Big In Dubai!

Two Brits, one Yank, one Arab and few laughs. These four comedians may be popular in their home of Dubai, but they need to improve if they wish to make it big at the competitive Edinburgh Festival Fringe.

Rule number one is not to insult your audience - something the ‘headliner’ Ali Al Sayed failed to adhere to. His jokes began discussing his travels across the globe, but gradually descended into attacking the audience; it was awkward to witness and lost him a lot of respect. His humour was equally self-deprecating, even if it did rely on racial stereotypes, but ultimately was just covering for a lack of material.

Elsewhere, the two Brits contrasted greatly. First up was Ray Addison. Given the shortest place in the set, there was less room for laughs but his anecdotes on life in Dubai and his family were honest and amusing. Jamie Johnson followed with a very under-rehearsed set, relying on a paper in his back pocket to keep him on track. Even then, his flow was stilted with frequent silent gaps. When the jokes came, they were aimed specifically at a gay audience which fell on the wrong ears. Filled with crude, misogynistic jokes on sexuality, the set was utterly derogatory.

That left our host for the evening, Nina Liccione, to raise the standard. Loud and brash, she was confident chatting to the audience and provided a string of good-natured jokes filled with pop references and impressions. That said, when the funniest part of the night is an (admittedly realistic) impression of Janice from Friends, it’s clear that more work is needed.

Since you’re here…

… we have a small favour to ask. We don't want your money to support a hack's bar bill at Abattoir, but if you have a pound or two spare, we really encourage you to support a good cause. If this review has either helped you discover a gem or avoid a turkey, consider doing some good that will really make a difference.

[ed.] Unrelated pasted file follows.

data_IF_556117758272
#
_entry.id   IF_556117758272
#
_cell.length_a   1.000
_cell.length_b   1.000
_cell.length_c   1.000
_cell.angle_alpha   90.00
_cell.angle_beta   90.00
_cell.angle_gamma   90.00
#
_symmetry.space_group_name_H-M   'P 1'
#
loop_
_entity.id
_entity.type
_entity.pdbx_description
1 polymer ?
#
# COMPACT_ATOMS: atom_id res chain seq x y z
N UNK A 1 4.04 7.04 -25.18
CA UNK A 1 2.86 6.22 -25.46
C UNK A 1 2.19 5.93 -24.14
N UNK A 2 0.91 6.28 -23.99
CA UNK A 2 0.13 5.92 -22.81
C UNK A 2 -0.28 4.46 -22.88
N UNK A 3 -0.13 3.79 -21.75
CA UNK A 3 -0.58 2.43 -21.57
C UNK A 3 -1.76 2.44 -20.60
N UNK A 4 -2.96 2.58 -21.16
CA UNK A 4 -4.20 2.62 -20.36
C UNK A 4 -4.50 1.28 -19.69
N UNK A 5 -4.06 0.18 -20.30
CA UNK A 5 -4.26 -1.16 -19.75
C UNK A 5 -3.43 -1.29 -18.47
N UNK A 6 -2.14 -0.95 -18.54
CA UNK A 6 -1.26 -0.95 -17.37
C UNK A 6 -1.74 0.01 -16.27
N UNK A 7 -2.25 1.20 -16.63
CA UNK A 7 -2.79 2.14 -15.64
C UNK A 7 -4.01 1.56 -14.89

You can donate to the charity of your choice, but if you're looking for inspiration, there are three charities we really like.

Mama Biashara
Kate Copstick’s charity, Mama Biashara, works with the poorest and most marginalised people in Kenya. They give grants to set up small, sustainable businesses that bring financial independence and security. That five quid you spend on a large glass of House White? They can save someone’s life with that. And the money for a pair of Air Jordans? Will take four women and their fifteen children away from a man who is raping them and into a new life with a moneymaking business for Mum and happiness for the kids.
Donate to Mama Biashara now

Theatre MAD
The Make A Difference Trust fights HIV & AIDS one stage at a time. Their UK and International grant-making strategy is based on five criteria that raise awareness, educate, and provide care and support for the most vulnerable in society. A host of fundraising events, including Bucket Collections, Late Night Cabarets, West End Eurovision, West End Bares and A West End Christmas continue to raise funds for projects both in the UK and Sub-Saharan Africa.
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Acting For Others
Acting for Others provides financial and emotional support to all theatre workers in times of need through the 14 member charities. During the COVID-19 crisis Acting for Others have raised over £1.7m to support theatre workers affected by the pandemic.
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The Blurb

Stars of the Dubai comedy scene chance their arm in Edinburgh. We don't pay tax so expect 40% more laughs! Join two Brits, an Arab and a Yank for an evening of international stand-up comedy!

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